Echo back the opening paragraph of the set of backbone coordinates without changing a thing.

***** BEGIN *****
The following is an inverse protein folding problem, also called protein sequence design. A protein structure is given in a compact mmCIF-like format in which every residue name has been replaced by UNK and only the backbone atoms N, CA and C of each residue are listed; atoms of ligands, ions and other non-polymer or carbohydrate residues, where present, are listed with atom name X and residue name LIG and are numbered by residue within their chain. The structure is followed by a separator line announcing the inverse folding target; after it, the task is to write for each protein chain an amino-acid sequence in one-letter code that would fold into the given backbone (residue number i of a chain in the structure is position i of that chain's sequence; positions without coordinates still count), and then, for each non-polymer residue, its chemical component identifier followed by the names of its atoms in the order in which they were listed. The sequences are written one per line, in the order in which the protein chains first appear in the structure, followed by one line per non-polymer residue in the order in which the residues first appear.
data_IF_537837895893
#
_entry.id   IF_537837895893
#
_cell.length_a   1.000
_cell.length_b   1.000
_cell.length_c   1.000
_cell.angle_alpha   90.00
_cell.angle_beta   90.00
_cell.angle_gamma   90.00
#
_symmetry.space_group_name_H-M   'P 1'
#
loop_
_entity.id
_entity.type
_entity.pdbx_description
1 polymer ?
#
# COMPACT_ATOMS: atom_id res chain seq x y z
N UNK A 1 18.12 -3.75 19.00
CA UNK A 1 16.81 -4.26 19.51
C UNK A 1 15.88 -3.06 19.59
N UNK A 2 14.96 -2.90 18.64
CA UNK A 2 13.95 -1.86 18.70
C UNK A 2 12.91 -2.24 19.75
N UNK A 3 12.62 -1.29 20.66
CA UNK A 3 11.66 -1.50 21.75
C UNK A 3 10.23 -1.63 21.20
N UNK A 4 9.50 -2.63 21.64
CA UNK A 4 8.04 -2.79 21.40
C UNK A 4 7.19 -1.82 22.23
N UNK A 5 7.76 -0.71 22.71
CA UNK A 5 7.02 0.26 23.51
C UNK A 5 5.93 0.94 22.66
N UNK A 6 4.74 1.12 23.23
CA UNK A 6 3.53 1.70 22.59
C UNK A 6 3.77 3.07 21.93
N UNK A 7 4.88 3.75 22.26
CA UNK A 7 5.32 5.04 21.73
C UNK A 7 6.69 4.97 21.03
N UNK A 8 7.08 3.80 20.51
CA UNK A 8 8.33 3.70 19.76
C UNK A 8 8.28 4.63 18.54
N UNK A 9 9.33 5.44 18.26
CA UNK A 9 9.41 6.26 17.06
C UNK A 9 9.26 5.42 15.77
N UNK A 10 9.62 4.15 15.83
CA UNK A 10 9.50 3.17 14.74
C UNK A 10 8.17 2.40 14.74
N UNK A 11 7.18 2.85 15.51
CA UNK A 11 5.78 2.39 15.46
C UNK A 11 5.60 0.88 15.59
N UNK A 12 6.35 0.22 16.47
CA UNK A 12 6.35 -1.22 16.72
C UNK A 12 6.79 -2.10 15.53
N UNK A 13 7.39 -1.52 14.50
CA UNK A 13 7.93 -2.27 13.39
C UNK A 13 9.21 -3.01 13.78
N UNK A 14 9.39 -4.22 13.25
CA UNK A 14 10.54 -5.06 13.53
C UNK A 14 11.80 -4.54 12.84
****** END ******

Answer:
The following is an inverse protein folding problem, also called protein sequence design. A protein structure is given in a compact mmCIF-like format in which every residue name has been replaced by UNK and only the backbone atoms N, CA and C of each residue are listed; atoms of ligands, ions and other non-polymer or carbohydrate residues, where present, are listed with atom name X and residue name LIG and are numbered by residue within their chain. The structure is followed by a separator line announcing the inverse folding target; after it, the task is to write for each protein chain an amino-acid sequence in one-letter code that would fold into the given backbone (residue number i of a chain in the structure is position i of that chain's sequence; positions without coordinates still count), and then, for each non-polymer residue, its chemical component identifier followed by the names of its atoms in the order in which they were listed. The sequences are written one per line, in the order in which the protein chains first appear in the structure, followed by one line per non-polymer residue in the order in which the residues first appear.